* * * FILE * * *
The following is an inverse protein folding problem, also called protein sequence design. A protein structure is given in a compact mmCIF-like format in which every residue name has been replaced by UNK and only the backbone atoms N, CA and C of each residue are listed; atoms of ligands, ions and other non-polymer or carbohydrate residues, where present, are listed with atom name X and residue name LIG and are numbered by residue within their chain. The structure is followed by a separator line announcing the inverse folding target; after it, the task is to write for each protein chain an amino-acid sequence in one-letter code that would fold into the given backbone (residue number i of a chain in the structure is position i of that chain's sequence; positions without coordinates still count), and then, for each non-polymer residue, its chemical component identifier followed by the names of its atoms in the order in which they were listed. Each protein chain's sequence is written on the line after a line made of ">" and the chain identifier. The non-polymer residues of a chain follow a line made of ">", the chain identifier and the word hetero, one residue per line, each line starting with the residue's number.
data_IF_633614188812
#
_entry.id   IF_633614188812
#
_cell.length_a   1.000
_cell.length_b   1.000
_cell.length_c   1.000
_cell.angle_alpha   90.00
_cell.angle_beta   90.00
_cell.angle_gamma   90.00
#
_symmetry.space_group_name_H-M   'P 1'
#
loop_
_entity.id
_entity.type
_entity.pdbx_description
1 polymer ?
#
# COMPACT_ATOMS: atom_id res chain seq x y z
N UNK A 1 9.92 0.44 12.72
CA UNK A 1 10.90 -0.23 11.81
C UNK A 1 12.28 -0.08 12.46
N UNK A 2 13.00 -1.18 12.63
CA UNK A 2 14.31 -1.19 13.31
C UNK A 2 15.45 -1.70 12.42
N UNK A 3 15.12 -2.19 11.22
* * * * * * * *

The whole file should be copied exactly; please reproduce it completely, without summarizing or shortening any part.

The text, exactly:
The following is an inverse protein folding problem, also called protein sequence design. A protein structure is given in a compact mmCIF-like format in which every residue name has been replaced by UNK and only the backbone atoms N, CA and C of each residue are listed; atoms of ligands, ions and other non-polymer or carbohydrate residues, where present, are listed with atom name X and residue name LIG and are numbered by residue within their chain. The structure is followed by a separator line announcing the inverse folding target; after it, the task is to write for each protein chain an amino-acid sequence in one-letter code that would fold into the given backbone (residue number i of a chain in the structure is position i of that chain's sequence; positions without coordinates still count), and then, for each non-polymer residue, its chemical component identifier followed by the names of its atoms in the order in which they were listed. Each protein chain's sequence is written on the line after a line made of ">" and the chain identifier. The non-polymer residues of a chain follow a line made of ">", the chain identifier and the word hetero, one residue per line, each line starting with the residue's number.
data_IF_633614188812
#
_entry.id   IF_633614188812
#
_cell.length_a   1.000
_cell.length_b   1.000
_cell.length_c   1.000
_cell.angle_alpha   90.00
_cell.angle_beta   90.00
_cell.angle_gamma   90.00
#
_symmetry.space_group_name_H-M   'P 1'
#
loop_
_entity.id
_entity.type
_entity.pdbx_description
1 polymer ?
#
# COMPACT_ATOMS: atom_id res chain seq x y z
N UNK A 1 9.92 0.44 12.72
CA UNK A 1 10.90 -0.23 11.81
C UNK A 1 12.28 -0.08 12.46
N UNK A 2 13.00 -1.18 12.63
CA UNK A 2 14.31 -1.19 13.31
C UNK A 2 15.45 -1.70 12.42
N UNK A 3 15.12 -2.19 11.22